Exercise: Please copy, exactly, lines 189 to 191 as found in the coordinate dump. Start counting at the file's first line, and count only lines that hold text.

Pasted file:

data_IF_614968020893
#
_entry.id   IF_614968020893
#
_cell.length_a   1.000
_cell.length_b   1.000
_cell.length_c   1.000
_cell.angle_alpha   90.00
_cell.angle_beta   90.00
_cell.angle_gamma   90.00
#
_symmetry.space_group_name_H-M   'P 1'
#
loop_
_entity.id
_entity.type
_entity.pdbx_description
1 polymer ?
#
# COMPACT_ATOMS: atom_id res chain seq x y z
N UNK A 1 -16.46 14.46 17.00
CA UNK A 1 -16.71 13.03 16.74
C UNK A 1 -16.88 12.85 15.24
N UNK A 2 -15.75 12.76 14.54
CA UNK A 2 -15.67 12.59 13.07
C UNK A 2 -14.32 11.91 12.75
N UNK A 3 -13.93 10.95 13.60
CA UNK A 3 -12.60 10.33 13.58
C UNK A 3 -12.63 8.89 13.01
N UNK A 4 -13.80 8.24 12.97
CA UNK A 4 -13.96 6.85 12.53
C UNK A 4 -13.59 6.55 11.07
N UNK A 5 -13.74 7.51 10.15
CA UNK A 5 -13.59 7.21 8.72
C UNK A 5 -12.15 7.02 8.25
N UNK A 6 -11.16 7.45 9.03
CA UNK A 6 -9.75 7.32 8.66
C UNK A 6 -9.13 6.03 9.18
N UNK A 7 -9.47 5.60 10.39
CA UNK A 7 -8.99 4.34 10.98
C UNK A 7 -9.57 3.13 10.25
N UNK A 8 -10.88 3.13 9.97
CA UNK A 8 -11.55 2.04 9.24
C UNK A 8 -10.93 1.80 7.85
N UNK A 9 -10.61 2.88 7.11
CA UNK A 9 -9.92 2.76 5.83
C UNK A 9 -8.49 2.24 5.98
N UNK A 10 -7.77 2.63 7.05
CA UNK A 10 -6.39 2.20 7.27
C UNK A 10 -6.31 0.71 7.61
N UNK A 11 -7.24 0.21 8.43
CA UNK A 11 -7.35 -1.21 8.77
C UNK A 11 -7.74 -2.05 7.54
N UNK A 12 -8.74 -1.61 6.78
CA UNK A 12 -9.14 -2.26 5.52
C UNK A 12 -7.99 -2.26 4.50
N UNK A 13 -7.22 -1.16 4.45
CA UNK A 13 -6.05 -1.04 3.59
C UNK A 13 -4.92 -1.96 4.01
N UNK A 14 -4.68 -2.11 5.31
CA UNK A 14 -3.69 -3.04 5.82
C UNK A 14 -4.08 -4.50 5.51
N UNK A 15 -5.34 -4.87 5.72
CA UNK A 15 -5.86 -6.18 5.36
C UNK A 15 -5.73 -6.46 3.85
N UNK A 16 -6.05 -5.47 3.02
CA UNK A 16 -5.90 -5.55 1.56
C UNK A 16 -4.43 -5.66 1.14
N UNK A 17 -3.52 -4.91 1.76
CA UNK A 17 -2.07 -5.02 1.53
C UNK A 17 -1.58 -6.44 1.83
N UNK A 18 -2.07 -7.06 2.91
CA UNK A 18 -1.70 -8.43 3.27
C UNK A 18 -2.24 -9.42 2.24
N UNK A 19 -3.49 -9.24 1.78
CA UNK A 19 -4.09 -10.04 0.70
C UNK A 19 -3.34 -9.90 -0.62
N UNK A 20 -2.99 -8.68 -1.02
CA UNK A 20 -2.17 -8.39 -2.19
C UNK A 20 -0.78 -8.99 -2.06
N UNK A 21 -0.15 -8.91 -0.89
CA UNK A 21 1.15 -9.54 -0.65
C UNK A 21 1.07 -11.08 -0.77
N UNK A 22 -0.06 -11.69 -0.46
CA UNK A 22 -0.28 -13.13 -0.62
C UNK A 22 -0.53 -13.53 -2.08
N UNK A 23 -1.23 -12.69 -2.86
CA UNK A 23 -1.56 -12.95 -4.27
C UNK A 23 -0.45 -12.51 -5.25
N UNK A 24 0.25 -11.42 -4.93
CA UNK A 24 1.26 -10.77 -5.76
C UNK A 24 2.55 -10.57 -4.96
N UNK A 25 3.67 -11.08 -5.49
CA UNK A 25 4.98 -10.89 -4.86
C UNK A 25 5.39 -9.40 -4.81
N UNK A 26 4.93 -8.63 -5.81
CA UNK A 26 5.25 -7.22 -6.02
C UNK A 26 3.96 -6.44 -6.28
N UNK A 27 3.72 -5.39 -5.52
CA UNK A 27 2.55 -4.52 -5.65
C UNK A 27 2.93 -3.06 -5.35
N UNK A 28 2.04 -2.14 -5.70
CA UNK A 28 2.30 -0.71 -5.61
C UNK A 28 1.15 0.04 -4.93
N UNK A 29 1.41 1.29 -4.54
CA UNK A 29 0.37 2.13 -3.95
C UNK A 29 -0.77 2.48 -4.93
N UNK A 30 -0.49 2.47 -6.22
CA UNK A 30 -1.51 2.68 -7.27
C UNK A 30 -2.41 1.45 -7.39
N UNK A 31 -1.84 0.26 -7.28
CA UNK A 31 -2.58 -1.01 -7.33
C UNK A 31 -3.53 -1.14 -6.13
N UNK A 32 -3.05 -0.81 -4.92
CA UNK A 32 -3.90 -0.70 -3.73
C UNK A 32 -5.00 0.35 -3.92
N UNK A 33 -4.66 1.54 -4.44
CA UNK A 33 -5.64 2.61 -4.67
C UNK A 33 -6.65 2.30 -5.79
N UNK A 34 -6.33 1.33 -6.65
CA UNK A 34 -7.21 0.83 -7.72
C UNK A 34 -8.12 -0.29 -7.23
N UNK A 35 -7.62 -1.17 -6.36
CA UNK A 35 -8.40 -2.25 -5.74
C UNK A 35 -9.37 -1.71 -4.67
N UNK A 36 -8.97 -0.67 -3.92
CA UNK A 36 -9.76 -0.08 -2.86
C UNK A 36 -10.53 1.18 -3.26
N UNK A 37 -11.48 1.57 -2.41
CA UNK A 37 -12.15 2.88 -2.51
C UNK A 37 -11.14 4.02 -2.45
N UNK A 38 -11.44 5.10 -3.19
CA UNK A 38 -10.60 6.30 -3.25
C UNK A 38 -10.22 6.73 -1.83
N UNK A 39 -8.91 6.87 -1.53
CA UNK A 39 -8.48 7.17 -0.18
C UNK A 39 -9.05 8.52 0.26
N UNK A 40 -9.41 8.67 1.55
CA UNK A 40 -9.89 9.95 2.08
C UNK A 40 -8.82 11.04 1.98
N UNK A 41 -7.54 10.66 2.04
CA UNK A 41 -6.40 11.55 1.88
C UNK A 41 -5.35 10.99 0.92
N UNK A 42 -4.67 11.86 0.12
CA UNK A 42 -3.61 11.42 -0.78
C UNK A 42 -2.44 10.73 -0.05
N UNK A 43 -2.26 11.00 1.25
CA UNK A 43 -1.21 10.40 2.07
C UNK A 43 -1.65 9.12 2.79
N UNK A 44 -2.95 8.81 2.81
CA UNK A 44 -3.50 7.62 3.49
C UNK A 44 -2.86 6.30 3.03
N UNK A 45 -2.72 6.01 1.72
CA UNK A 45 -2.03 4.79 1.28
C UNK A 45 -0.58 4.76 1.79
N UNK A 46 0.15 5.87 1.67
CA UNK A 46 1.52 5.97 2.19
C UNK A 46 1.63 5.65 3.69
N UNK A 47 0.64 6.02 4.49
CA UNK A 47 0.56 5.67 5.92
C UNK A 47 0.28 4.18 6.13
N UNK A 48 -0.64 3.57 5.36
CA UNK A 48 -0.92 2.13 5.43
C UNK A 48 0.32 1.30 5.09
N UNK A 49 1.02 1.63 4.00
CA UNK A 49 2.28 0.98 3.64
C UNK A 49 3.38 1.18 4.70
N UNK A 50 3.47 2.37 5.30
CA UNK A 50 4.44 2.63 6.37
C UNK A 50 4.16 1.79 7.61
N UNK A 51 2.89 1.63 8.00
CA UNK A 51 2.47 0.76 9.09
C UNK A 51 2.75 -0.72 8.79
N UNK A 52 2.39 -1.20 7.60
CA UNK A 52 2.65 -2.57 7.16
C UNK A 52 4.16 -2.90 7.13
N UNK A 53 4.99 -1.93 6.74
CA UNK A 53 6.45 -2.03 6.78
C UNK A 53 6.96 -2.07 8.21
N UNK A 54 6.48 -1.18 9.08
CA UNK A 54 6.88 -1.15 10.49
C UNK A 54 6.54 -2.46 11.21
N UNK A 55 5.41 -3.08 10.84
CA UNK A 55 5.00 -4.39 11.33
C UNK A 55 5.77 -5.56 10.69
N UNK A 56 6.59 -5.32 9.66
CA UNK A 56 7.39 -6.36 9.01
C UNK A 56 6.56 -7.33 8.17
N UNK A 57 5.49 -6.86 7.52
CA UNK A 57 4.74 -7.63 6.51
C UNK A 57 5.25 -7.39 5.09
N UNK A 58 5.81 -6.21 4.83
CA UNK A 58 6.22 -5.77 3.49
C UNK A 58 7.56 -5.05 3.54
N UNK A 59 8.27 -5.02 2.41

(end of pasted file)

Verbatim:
N UNK A 57 5.49 -6.86 7.52
CA UNK A 57 4.74 -7.63 6.51
C UNK A 57 5.25 -7.39 5.09